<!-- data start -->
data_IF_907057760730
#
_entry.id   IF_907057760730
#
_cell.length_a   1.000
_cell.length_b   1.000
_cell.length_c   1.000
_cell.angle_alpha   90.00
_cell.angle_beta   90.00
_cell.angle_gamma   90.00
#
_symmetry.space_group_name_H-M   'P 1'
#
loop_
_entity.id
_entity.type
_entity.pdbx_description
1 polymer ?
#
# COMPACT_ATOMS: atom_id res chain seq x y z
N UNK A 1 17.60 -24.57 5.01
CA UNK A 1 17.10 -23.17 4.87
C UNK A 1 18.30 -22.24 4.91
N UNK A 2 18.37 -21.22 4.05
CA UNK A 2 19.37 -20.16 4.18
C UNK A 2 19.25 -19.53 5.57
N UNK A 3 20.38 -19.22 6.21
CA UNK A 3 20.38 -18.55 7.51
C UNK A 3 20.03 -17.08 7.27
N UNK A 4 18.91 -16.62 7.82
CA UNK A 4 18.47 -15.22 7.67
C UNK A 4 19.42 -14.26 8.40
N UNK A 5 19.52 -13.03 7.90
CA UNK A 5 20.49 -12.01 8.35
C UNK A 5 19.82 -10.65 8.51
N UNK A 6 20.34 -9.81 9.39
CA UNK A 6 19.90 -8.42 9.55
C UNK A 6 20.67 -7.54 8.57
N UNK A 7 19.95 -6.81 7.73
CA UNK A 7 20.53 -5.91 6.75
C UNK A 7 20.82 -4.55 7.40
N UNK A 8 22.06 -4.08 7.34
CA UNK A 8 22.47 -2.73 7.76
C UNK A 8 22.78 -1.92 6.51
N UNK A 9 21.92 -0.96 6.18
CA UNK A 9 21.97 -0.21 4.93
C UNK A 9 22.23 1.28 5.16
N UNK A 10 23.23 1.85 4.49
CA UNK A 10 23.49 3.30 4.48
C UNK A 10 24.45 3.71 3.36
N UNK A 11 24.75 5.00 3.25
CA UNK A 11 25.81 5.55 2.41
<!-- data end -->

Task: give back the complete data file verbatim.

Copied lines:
data_IF_907057760730
#
_entry.id   IF_907057760730
#
_cell.length_a   1.000
_cell.length_b   1.000
_cell.length_c   1.000
_cell.angle_alpha   90.00
_cell.angle_beta   90.00
_cell.angle_gamma   90.00
#
_symmetry.space_group_name_H-M   'P 1'
#
loop_
_entity.id
_entity.type
_entity.pdbx_description
1 polymer ?
#
# COMPACT_ATOMS: atom_id res chain seq x y z
N UNK A 1 17.60 -24.57 5.01
CA UNK A 1 17.10 -23.17 4.87
C UNK A 1 18.30 -22.24 4.91
N UNK A 2 18.37 -21.22 4.05
CA UNK A 2 19.37 -20.16 4.18
C UNK A 2 19.25 -19.53 5.57
N UNK A 3 20.38 -19.22 6.21
CA UNK A 3 20.38 -18.55 7.51
C UNK A 3 20.03 -17.08 7.27
N UNK A 4 18.91 -16.62 7.82
CA UNK A 4 18.47 -15.22 7.67
C UNK A 4 19.42 -14.26 8.40
N UNK A 5 19.52 -13.03 7.90
CA UNK A 5 20.49 -12.01 8.35
C UNK A 5 19.82 -10.65 8.51
N UNK A 6 20.34 -9.81 9.39
CA UNK A 6 19.90 -8.42 9.55
C UNK A 6 20.67 -7.54 8.57
N UNK A 7 19.95 -6.81 7.73
CA UNK A 7 20.53 -5.91 6.75
C UNK A 7 20.82 -4.55 7.40
N UNK A 8 22.06 -4.08 7.34
CA UNK A 8 22.47 -2.73 7.76
C UNK A 8 22.78 -1.92 6.51
N UNK A 9 21.92 -0.96 6.18
CA UNK A 9 21.97 -0.21 4.93
C UNK A 9 22.23 1.28 5.16
N UNK A 10 23.23 1.85 4.49
CA UNK A 10 23.49 3.30 4.48
C UNK A 10 24.45 3.71 3.36
N UNK A 11 24.75 5.00 3.25
CA UNK A 11 25.81 5.55 2.41